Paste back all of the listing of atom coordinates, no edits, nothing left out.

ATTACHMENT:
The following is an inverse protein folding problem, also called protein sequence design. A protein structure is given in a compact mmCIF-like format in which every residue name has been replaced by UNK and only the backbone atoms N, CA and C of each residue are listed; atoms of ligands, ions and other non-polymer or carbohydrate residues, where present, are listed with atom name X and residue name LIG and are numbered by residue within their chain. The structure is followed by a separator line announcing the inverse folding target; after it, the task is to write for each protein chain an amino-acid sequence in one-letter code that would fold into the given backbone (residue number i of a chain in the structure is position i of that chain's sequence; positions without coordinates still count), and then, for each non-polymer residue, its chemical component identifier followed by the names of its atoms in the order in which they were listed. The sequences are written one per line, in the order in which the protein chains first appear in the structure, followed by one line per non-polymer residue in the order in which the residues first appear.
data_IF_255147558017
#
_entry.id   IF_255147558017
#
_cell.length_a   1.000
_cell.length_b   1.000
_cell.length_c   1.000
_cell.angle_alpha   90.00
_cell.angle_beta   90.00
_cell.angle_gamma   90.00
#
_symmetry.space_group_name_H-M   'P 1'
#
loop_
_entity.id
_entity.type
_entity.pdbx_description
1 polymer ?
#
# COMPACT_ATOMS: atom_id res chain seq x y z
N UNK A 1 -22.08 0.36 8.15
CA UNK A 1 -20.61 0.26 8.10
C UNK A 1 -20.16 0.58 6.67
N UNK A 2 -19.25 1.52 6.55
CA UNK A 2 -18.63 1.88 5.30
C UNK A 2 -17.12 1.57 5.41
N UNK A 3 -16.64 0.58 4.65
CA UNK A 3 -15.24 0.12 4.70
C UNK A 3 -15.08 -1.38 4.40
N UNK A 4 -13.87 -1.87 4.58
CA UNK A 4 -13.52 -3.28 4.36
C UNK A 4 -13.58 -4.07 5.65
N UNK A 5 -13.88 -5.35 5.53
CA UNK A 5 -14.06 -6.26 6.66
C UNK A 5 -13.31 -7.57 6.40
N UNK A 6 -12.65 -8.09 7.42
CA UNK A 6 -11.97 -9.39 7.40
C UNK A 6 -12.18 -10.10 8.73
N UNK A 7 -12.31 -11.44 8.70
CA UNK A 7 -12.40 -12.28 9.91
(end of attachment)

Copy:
The following is an inverse protein folding problem, also called protein sequence design. A protein structure is given in a compact mmCIF-like format in which every residue name has been replaced by UNK and only the backbone atoms N, CA and C of each residue are listed; atoms of ligands, ions and other non-polymer or carbohydrate residues, where present, are listed with atom name X and residue name LIG and are numbered by residue within their chain. The structure is followed by a separator line announcing the inverse folding target; after it, the task is to write for each protein chain an amino-acid sequence in one-letter code that would fold into the given backbone (residue number i of a chain in the structure is position i of that chain's sequence; positions without coordinates still count), and then, for each non-polymer residue, its chemical component identifier followed by the names of its atoms in the order in which they were listed. The sequences are written one per line, in the order in which the protein chains first appear in the structure, followed by one line per non-polymer residue in the order in which the residues first appear.
data_IF_255147558017
#
_entry.id   IF_255147558017
#
_cell.length_a   1.000
_cell.length_b   1.000
_cell.length_c   1.000
_cell.angle_alpha   90.00
_cell.angle_beta   90.00
_cell.angle_gamma   90.00
#
_symmetry.space_group_name_H-M   'P 1'
#
loop_
_entity.id
_entity.type
_entity.pdbx_description
1 polymer ?
#
# COMPACT_ATOMS: atom_id res chain seq x y z
N UNK A 1 -22.08 0.36 8.15
CA UNK A 1 -20.61 0.26 8.10
C UNK A 1 -20.16 0.58 6.67
N UNK A 2 -19.25 1.52 6.55
CA UNK A 2 -18.63 1.88 5.30
C UNK A 2 -17.12 1.57 5.41
N UNK A 3 -16.64 0.58 4.65
CA UNK A 3 -15.24 0.12 4.70
C UNK A 3 -15.08 -1.38 4.40
N UNK A 4 -13.87 -1.87 4.58
CA UNK A 4 -13.52 -3.28 4.36
C UNK A 4 -13.58 -4.07 5.65
N UNK A 5 -13.88 -5.35 5.53
CA UNK A 5 -14.06 -6.26 6.66
C UNK A 5 -13.31 -7.57 6.40
N UNK A 6 -12.65 -8.09 7.42
CA UNK A 6 -11.97 -9.39 7.40
C UNK A 6 -12.18 -10.10 8.73
N UNK A 7 -12.31 -11.44 8.70
CA UNK A 7 -12.40 -12.28 9.91